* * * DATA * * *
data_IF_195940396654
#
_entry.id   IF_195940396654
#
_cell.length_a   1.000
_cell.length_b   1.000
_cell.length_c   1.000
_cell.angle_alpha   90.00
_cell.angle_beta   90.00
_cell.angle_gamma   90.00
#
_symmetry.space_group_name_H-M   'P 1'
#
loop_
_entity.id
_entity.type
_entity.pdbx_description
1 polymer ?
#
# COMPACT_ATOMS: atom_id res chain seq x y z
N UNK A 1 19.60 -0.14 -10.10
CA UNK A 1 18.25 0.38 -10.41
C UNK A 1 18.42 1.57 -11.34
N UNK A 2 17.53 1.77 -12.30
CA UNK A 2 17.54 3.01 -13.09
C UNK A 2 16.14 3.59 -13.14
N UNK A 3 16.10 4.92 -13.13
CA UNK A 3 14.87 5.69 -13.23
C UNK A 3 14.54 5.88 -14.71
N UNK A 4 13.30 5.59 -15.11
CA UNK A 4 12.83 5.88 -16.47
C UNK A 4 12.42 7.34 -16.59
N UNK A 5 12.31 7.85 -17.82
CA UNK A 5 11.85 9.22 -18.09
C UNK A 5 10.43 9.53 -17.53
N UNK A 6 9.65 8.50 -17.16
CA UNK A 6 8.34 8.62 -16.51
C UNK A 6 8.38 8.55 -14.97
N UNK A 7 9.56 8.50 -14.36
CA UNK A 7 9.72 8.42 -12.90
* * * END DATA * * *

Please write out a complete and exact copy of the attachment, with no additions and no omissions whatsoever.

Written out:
data_IF_195940396654
#
_entry.id   IF_195940396654
#
_cell.length_a   1.000
_cell.length_b   1.000
_cell.length_c   1.000
_cell.angle_alpha   90.00
_cell.angle_beta   90.00
_cell.angle_gamma   90.00
#
_symmetry.space_group_name_H-M   'P 1'
#
loop_
_entity.id
_entity.type
_entity.pdbx_description
1 polymer ?
#
# COMPACT_ATOMS: atom_id res chain seq x y z
N UNK A 1 19.60 -0.14 -10.10
CA UNK A 1 18.25 0.38 -10.41
C UNK A 1 18.42 1.57 -11.34
N UNK A 2 17.53 1.77 -12.30
CA UNK A 2 17.54 3.01 -13.09
C UNK A 2 16.14 3.59 -13.14
N UNK A 3 16.10 4.92 -13.13
CA UNK A 3 14.87 5.69 -13.23
C UNK A 3 14.54 5.88 -14.71
N UNK A 4 13.30 5.59 -15.11
CA UNK A 4 12.83 5.88 -16.47
C UNK A 4 12.42 7.34 -16.59
N UNK A 5 12.31 7.85 -17.82
CA UNK A 5 11.85 9.22 -18.09
C UNK A 5 10.43 9.53 -17.53
N UNK A 6 9.65 8.50 -17.16
CA UNK A 6 8.34 8.62 -16.51
C UNK A 6 8.38 8.55 -14.97
N UNK A 7 9.56 8.50 -14.36
CA UNK A 7 9.72 8.42 -12.90